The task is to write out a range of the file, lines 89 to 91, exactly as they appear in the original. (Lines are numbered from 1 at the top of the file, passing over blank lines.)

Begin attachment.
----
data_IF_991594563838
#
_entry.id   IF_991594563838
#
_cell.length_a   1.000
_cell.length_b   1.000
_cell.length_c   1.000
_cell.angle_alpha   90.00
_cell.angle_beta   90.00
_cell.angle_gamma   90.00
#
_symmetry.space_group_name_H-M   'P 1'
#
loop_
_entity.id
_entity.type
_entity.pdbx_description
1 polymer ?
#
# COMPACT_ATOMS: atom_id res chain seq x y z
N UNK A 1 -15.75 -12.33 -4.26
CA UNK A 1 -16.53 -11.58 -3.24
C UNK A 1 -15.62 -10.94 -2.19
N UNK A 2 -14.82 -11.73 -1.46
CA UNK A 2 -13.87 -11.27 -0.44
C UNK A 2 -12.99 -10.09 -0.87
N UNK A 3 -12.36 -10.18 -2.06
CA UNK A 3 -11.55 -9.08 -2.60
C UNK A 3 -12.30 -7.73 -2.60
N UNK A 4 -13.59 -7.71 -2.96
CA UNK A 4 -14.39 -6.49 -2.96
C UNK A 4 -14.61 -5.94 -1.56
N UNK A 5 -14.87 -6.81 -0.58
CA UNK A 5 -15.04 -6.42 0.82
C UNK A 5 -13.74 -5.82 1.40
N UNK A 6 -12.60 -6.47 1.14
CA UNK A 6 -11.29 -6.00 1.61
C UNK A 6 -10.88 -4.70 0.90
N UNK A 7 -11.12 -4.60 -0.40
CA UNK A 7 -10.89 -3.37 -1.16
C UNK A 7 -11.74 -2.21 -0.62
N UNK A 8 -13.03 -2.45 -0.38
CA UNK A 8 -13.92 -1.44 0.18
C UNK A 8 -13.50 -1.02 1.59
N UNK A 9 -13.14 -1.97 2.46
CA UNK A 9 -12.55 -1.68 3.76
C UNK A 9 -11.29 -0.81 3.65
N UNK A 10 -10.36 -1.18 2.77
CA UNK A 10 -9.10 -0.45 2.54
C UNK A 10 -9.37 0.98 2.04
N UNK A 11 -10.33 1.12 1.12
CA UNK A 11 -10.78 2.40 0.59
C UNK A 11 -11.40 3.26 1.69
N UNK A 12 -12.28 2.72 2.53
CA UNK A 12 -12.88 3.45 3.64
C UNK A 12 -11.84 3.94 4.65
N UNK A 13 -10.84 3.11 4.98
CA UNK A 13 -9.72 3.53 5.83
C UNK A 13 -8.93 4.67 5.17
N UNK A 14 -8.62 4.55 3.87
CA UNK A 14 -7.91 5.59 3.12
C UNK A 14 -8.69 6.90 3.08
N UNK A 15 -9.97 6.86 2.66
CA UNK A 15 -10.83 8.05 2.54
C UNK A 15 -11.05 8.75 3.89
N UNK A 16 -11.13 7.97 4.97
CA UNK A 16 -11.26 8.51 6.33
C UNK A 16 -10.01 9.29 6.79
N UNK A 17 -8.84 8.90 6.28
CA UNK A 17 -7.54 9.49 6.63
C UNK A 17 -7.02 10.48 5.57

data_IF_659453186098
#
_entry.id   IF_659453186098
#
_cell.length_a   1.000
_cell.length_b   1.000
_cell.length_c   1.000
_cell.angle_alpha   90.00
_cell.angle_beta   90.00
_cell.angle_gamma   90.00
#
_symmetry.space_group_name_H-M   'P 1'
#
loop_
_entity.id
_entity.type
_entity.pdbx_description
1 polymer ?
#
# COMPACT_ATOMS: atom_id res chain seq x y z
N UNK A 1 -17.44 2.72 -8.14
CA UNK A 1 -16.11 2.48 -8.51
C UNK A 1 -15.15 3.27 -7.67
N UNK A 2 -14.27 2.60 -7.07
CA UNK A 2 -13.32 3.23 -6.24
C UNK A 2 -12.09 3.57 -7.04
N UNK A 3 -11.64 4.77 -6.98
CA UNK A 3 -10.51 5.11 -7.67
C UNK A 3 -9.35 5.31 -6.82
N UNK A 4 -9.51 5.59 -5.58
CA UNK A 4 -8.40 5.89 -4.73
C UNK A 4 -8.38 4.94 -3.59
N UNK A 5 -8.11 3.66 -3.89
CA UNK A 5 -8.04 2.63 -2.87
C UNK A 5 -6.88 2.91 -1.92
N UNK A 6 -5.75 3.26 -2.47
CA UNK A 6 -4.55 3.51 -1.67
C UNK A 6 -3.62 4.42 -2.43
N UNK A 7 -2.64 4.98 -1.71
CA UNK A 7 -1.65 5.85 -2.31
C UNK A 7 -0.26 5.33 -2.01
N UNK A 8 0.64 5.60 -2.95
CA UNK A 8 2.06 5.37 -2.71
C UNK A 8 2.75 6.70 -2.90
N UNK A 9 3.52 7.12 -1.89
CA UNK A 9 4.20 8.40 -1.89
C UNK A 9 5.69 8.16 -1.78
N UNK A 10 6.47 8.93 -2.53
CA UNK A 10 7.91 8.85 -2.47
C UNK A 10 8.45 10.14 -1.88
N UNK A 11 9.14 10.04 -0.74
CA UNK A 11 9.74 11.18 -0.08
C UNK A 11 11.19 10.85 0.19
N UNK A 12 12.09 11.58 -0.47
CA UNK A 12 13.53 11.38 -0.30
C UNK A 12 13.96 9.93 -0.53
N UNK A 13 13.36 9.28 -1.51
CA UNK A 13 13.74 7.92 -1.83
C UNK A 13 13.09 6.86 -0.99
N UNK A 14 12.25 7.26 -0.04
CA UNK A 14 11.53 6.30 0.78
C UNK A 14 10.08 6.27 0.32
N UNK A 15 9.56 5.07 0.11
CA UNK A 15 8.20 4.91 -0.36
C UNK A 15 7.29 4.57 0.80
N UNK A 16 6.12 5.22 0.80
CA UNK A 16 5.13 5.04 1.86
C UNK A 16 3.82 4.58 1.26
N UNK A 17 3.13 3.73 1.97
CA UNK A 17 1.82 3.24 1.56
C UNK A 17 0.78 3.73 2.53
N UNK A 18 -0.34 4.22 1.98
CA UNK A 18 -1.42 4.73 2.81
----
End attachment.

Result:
1 polymer ?
#
# COMPACT_ATOMS: atom_id res chain seq x y z